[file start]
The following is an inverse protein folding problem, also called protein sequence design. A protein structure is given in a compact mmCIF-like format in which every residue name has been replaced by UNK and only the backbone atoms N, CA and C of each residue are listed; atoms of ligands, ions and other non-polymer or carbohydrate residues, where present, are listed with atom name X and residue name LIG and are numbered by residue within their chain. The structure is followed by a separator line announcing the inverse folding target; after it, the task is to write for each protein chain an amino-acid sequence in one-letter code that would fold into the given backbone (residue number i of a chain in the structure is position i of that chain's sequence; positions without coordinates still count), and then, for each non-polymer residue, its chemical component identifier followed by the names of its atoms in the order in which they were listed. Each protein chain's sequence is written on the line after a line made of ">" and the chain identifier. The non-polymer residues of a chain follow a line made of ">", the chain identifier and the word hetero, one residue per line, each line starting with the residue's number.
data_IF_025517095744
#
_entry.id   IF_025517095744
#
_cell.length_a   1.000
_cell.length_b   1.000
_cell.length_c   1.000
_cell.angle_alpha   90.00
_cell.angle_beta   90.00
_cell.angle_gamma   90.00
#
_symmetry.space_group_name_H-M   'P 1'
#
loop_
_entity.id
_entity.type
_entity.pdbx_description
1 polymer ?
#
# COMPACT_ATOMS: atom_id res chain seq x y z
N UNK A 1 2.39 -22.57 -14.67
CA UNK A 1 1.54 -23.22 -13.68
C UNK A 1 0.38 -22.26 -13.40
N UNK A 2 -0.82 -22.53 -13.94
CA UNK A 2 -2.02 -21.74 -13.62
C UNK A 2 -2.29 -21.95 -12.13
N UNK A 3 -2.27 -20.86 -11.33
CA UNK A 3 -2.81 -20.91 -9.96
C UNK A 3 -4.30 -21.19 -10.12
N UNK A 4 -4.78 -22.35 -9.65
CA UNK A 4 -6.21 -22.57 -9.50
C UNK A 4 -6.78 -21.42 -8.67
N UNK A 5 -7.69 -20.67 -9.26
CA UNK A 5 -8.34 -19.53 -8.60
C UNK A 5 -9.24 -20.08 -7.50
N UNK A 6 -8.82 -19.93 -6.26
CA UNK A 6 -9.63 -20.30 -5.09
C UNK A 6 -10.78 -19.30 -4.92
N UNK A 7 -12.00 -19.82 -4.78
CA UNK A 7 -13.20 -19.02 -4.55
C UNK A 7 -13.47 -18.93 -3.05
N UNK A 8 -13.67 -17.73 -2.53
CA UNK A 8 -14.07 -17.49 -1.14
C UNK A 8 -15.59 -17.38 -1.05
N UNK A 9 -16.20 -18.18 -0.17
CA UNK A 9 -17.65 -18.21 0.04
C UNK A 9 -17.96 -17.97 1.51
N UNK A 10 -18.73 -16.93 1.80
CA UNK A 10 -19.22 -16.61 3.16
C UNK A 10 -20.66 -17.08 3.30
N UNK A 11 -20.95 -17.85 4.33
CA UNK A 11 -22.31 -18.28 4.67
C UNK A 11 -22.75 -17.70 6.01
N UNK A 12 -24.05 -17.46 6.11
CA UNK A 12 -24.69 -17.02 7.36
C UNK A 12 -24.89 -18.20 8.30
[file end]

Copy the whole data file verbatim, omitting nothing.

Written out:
The following is an inverse protein folding problem, also called protein sequence design. A protein structure is given in a compact mmCIF-like format in which every residue name has been replaced by UNK and only the backbone atoms N, CA and C of each residue are listed; atoms of ligands, ions and other non-polymer or carbohydrate residues, where present, are listed with atom name X and residue name LIG and are numbered by residue within their chain. The structure is followed by a separator line announcing the inverse folding target; after it, the task is to write for each protein chain an amino-acid sequence in one-letter code that would fold into the given backbone (residue number i of a chain in the structure is position i of that chain's sequence; positions without coordinates still count), and then, for each non-polymer residue, its chemical component identifier followed by the names of its atoms in the order in which they were listed. Each protein chain's sequence is written on the line after a line made of ">" and the chain identifier. The non-polymer residues of a chain follow a line made of ">", the chain identifier and the word hetero, one residue per line, each line starting with the residue's number.
data_IF_025517095744
#
_entry.id   IF_025517095744
#
_cell.length_a   1.000
_cell.length_b   1.000
_cell.length_c   1.000
_cell.angle_alpha   90.00
_cell.angle_beta   90.00
_cell.angle_gamma   90.00
#
_symmetry.space_group_name_H-M   'P 1'
#
loop_
_entity.id
_entity.type
_entity.pdbx_description
1 polymer ?
#
# COMPACT_ATOMS: atom_id res chain seq x y z
N UNK A 1 2.39 -22.57 -14.67
CA UNK A 1 1.54 -23.22 -13.68
C UNK A 1 0.38 -22.26 -13.40
N UNK A 2 -0.82 -22.53 -13.94
CA UNK A 2 -2.02 -21.74 -13.62
C UNK A 2 -2.29 -21.95 -12.13
N UNK A 3 -2.27 -20.86 -11.33
CA UNK A 3 -2.81 -20.91 -9.96
C UNK A 3 -4.30 -21.19 -10.12
N UNK A 4 -4.78 -22.35 -9.65
CA UNK A 4 -6.21 -22.57 -9.50
C UNK A 4 -6.78 -21.42 -8.67
N UNK A 5 -7.69 -20.67 -9.26
CA UNK A 5 -8.34 -19.53 -8.60
C UNK A 5 -9.24 -20.08 -7.50
N UNK A 6 -8.82 -19.93 -6.26
CA UNK A 6 -9.63 -20.30 -5.09
C UNK A 6 -10.78 -19.30 -4.92
N UNK A 7 -12.00 -19.82 -4.78
CA UNK A 7 -13.20 -19.02 -4.55
C UNK A 7 -13.47 -18.93 -3.05
N UNK A 8 -13.67 -17.73 -2.53
CA UNK A 8 -14.07 -17.49 -1.14
C UNK A 8 -15.59 -17.38 -1.05
N UNK A 9 -16.20 -18.18 -0.17
CA UNK A 9 -17.65 -18.21 0.04
C UNK A 9 -17.96 -17.97 1.51
N UNK A 10 -18.73 -16.93 1.80
CA UNK A 10 -19.22 -16.61 3.16
C UNK A 10 -20.66 -17.08 3.30
N UNK A 11 -20.95 -17.85 4.33
CA UNK A 11 -22.31 -18.28 4.67
C UNK A 11 -22.75 -17.70 6.01
N UNK A 12 -24.05 -17.46 6.11
CA UNK A 12 -24.69 -17.02 7.36
C UNK A 12 -24.89 -18.20 8.30